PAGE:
The Florida House of Representatives has passed a ban on abortions after 15 weeks of pregnancy.
The vote took place early Thursday morning after several hours of debate, according to a report from the Associated Press.
“This is the right to life and to give up life is unconscionable to me,” said Republican Rep. Dana Trabulsy, according to the report. She also explained that she has had an abortion and “regretted it every day since.”
The bill allows abortions past the 15-week mark if it is “necessary to save a mother’s life, prevent serious injury to the mother or if the fetus has a fatal abnormality.” Democrats have attempted to add exceptions for rape, human trafficking, and incest, but their efforts have been shot down.
“As a woman, it is my right to make decisions about my body and what is in the best interest of my family,” said Democrat Rep. Robin Bartleman. “God forbid your 11-year-old is raped and pregnant and you find out after 15 weeks, you don’t get to get your daughter that abortion, that’s what this law says.”
Several other states with Republican majorities have been moving to place limits on abortions after the Supreme Court implied that they will be upholding a law in Mississippi that also prohibits the procedure after 15 weeks.
The Supreme Court case, which is expected to be decided later this year, could potentially overturn the landmark 1973 Roe v. Wade decision — which legalized abortion nationwide.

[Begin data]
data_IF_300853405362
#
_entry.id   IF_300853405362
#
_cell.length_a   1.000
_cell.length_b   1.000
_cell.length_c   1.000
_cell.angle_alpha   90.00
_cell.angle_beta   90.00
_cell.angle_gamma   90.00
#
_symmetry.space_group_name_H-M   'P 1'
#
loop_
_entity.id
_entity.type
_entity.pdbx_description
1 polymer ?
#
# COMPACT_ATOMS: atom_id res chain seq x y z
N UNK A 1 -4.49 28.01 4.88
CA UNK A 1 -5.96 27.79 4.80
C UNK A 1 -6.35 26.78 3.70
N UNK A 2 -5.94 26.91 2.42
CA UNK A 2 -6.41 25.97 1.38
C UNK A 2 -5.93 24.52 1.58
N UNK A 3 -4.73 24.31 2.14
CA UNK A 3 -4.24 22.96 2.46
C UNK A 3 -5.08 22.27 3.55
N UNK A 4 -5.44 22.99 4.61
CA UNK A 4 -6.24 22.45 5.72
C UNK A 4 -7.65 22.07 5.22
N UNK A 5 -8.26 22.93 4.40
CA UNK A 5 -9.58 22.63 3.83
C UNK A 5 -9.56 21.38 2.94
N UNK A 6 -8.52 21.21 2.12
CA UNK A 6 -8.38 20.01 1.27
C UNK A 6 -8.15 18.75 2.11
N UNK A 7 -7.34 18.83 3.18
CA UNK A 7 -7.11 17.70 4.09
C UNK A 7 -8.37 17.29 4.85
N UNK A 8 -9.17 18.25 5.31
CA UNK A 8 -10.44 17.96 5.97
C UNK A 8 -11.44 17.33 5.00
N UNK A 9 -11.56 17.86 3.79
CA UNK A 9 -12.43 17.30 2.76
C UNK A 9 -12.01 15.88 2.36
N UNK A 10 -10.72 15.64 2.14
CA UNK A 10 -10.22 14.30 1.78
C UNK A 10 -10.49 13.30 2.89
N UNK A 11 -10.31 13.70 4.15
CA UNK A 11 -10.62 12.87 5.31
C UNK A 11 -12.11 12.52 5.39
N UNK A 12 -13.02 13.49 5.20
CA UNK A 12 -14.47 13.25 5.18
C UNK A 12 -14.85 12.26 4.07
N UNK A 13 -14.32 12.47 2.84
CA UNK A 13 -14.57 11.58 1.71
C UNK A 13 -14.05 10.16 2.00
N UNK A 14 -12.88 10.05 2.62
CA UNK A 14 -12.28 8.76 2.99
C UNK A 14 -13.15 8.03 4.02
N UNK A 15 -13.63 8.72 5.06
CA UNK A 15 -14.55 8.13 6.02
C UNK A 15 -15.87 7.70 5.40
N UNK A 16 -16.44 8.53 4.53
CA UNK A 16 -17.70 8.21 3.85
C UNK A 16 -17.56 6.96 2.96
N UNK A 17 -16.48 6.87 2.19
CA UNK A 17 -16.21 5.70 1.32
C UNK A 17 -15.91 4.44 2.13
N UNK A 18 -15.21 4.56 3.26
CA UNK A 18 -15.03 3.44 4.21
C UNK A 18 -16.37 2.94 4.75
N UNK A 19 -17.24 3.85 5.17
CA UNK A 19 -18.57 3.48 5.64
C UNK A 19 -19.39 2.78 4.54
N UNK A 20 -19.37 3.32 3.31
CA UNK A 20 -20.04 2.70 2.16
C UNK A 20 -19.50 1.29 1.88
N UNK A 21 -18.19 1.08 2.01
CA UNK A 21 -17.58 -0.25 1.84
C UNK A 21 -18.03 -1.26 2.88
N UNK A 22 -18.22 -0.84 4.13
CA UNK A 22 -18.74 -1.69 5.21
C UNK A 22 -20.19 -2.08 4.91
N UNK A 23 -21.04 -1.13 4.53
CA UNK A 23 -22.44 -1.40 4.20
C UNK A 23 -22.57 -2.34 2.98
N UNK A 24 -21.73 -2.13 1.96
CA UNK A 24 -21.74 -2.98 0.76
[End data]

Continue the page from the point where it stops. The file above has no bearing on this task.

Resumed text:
Lawmakers in Arizona and West Virginia also introduced legislation to ban abortions after 15 weeks earlier this week.
In Texas, the “Heartbeat Act” passed last year prohibits abortions after a fetal heartbeat can be detected — which usually occurs around six weeks. Instead of being enforced by the state, private citizens are allowed to sue abortion providers who violate the law for $10,000, plus legal fees.
The plaintiff does not need to have any connection to the woman who obtained the procedure in order to file a complaint.
A study released last week found that the Texas law has prompted a 60 percent decrease in abortions in the state, or about 100 fewer each day.
“The last two months have been a phenomenal success for the pro-life movement,” John Seago, the legislative director of Texas Right to Life, which fought for the law, told the New York Times. “We are the first state to be able to enforce a heartbeat bill, and lives are being saved every day because of this work.”